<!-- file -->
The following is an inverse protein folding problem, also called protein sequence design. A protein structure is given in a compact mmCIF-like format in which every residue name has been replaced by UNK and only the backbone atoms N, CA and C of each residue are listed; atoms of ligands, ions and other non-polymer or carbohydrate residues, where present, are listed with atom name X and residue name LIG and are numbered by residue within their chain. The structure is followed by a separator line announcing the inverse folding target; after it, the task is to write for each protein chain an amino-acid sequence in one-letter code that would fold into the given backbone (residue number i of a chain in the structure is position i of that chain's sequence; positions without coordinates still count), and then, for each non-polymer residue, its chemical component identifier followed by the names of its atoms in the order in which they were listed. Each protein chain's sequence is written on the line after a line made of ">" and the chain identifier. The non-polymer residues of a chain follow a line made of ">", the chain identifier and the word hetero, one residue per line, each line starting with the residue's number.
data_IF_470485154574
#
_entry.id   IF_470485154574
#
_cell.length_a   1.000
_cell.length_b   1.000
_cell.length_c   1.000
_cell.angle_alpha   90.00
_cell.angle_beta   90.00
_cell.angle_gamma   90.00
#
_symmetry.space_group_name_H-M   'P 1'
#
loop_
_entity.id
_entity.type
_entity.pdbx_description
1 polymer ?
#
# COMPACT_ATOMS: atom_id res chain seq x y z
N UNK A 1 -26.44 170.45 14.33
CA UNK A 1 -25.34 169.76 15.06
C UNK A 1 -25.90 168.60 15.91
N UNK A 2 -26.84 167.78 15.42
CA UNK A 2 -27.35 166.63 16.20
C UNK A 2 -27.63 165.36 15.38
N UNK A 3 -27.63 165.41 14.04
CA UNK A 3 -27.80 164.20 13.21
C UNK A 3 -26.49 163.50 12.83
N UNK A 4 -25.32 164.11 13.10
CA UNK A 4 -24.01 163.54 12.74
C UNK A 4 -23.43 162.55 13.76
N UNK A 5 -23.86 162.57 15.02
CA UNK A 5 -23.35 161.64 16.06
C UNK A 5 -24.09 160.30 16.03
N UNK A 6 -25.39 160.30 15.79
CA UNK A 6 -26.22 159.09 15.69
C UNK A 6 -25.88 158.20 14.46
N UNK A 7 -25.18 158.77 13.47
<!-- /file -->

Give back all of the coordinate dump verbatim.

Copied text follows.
The following is an inverse protein folding problem, also called protein sequence design. A protein structure is given in a compact mmCIF-like format in which every residue name has been replaced by UNK and only the backbone atoms N, CA and C of each residue are listed; atoms of ligands, ions and other non-polymer or carbohydrate residues, where present, are listed with atom name X and residue name LIG and are numbered by residue within their chain. The structure is followed by a separator line announcing the inverse folding target; after it, the task is to write for each protein chain an amino-acid sequence in one-letter code that would fold into the given backbone (residue number i of a chain in the structure is position i of that chain's sequence; positions without coordinates still count), and then, for each non-polymer residue, its chemical component identifier followed by the names of its atoms in the order in which they were listed. Each protein chain's sequence is written on the line after a line made of ">" and the chain identifier. The non-polymer residues of a chain follow a line made of ">", the chain identifier and the word hetero, one residue per line, each line starting with the residue's number.
data_IF_470485154574
#
_entry.id   IF_470485154574
#
_cell.length_a   1.000
_cell.length_b   1.000
_cell.length_c   1.000
_cell.angle_alpha   90.00
_cell.angle_beta   90.00
_cell.angle_gamma   90.00
#
_symmetry.space_group_name_H-M   'P 1'
#
loop_
_entity.id
_entity.type
_entity.pdbx_description
1 polymer ?
#
# COMPACT_ATOMS: atom_id res chain seq x y z
N UNK A 1 -26.44 170.45 14.33
CA UNK A 1 -25.34 169.76 15.06
C UNK A 1 -25.90 168.60 15.91
N UNK A 2 -26.84 167.78 15.42
CA UNK A 2 -27.35 166.63 16.20
C UNK A 2 -27.63 165.36 15.38
N UNK A 3 -27.63 165.41 14.04
CA UNK A 3 -27.80 164.20 13.21
C UNK A 3 -26.49 163.50 12.83
N UNK A 4 -25.32 164.11 13.10
CA UNK A 4 -24.01 163.54 12.74
C UNK A 4 -23.43 162.55 13.76
N UNK A 5 -23.86 162.57 15.02
CA UNK A 5 -23.35 161.64 16.06
C UNK A 5 -24.09 160.30 16.03
N UNK A 6 -25.39 160.30 15.79
CA UNK A 6 -26.22 159.09 15.69
C UNK A 6 -25.88 158.20 14.46
N UNK A 7 -25.18 158.77 13.47